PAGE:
A new auto dealership has been given permission to build on a 5.14-acre site between Keyes and Turlock.

Price Honda asked to rezone a 5.14-acre parcel south of Barnhart Road along N. Golden State Boulevard from an expired Planned Development (P-D) (209), to a New P-D. The Stanislaus County Board of Supervisors gave the go-ahead on Aug. 31, with construction set to begin in the spring. 

The dealership would be built in two phases. The first phase calls for a two-story 29,300 square-foot auto dealership building with a showroom, parts storage, offices, and service areas. A 2,048 square foot reception canopy would be attached to the main dealership, a 2,100 square-foot express service center, and 1,500 square-foot car detail building. 

The second phase within 10 years proposes a 3,375 square-foot expansion to the service bay.

The site is located in the county but within Turlock’s sphere of influence. The city of Turlock will supply water and sewer through an Out of Boundary Service agreement requiring approval of the Local Agency Formation Commission (LAFCO).

Price Ford will be expanding into the vacant lot next door with the addition of Price Honda. 

Despite a development restriction easement on the property which has been in place since 1966 and was supposed to last until 2033, the city of Turlock terminated the restriction and also entered into a tax sharing agreement with the county which will see the city collect 50% of the new dealership’s sales tax revenue and provide both Price Ford and Price Honda’s public sewer and water services. Portions of the sales tax revenue collected from the new Price Honda will be dedicated to future planning, design and construction of the Taylor Road interchange at Highway 99. 

Owners James Figurell and David Price purchased their original Ford dealership, formerly known as Patchett’s Ford, in June 2015 and have since become a philanthropic staple in the community.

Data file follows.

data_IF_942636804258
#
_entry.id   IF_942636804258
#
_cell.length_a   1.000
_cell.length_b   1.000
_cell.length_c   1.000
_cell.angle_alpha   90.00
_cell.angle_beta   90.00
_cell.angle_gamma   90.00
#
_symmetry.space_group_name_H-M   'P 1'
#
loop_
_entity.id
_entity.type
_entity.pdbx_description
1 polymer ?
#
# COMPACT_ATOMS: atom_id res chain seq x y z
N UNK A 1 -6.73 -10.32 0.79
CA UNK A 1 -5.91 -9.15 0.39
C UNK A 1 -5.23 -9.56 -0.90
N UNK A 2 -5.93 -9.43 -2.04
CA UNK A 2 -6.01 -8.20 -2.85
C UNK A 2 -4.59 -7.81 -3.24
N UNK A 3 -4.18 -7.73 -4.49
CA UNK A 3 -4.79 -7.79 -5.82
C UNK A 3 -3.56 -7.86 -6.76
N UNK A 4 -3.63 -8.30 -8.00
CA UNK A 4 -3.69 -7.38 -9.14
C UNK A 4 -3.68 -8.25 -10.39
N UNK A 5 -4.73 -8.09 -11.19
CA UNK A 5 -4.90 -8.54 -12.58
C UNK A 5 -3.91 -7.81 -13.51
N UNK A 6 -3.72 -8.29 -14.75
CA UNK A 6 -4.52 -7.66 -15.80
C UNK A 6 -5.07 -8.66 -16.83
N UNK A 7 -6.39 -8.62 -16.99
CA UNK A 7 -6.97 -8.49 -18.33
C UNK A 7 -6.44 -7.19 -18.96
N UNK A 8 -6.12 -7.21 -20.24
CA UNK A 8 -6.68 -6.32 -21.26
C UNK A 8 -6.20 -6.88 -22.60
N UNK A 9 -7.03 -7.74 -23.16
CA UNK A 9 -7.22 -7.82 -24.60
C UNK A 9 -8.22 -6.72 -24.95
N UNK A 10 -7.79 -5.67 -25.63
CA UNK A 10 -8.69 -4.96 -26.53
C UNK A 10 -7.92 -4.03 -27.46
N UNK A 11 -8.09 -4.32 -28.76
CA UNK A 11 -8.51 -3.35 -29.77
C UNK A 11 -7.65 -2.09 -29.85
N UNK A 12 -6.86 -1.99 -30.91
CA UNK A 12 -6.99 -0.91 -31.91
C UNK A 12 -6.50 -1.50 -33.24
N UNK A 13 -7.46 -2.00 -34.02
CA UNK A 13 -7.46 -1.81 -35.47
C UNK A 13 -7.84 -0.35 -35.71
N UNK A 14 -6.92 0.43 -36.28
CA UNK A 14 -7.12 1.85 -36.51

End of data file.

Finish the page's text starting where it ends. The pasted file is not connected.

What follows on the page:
During review of the new Price Honda project, the county planning department discovered two other issues in addition to the development restriction easement: compatibility with the nearby residential neighborhood and the project’s proposed signage.

Sharon Turnbull, who lives and owns several properties along Barnhart Road behind the project site, complained of dust from the project site from vehicle delivery trucks and Price Ford employees parking in the vacant lot — something not permitted under the property’s current zoning. She also said that the current dealership is the cause of speeding cars and semis down Barnhart Road.

“This is getting to be a real nuisance with the racing and stuff down the road,” Turnbull said. “We are an older community, we’re nothing fancy, but we do try to keep our areas clean and neat. Something’s got to be done now.”

Figurell said during the county Planning Commission meeting on Aug. 5 that Price Ford has a policy in place which states employees aren’t to use Barnhart Road, and that he would ensure his staff follows the order. A wall will be built along the backside of the project to act as a buffer between the residential area and dealership, and neighbors will be able to reach the dealership directly should any disturbances occur as part of a Good Neighbor Policy included in the project.

Also, despite the city’s sign ordinance which would not allow for the Price Honda’s proposed 65-foot-tall sign, the approved project will include the signage after the Planning Commission considered a nearby 75-foot Peterbilt sign and the existing 45-foot Price Ford sign along Highway 99.

Supervisor Terry Withrow said the project has been years in the making and “painful,” but was happy to see it finally moving forward. Supervisor Vito Chiesa assured nearby residents that if they had any problems with noise, dust or vehicles driving down Barnhart Road, they could call him directly.

“If I lived on Barnhart, I’d feel the same way,” Chiesa said.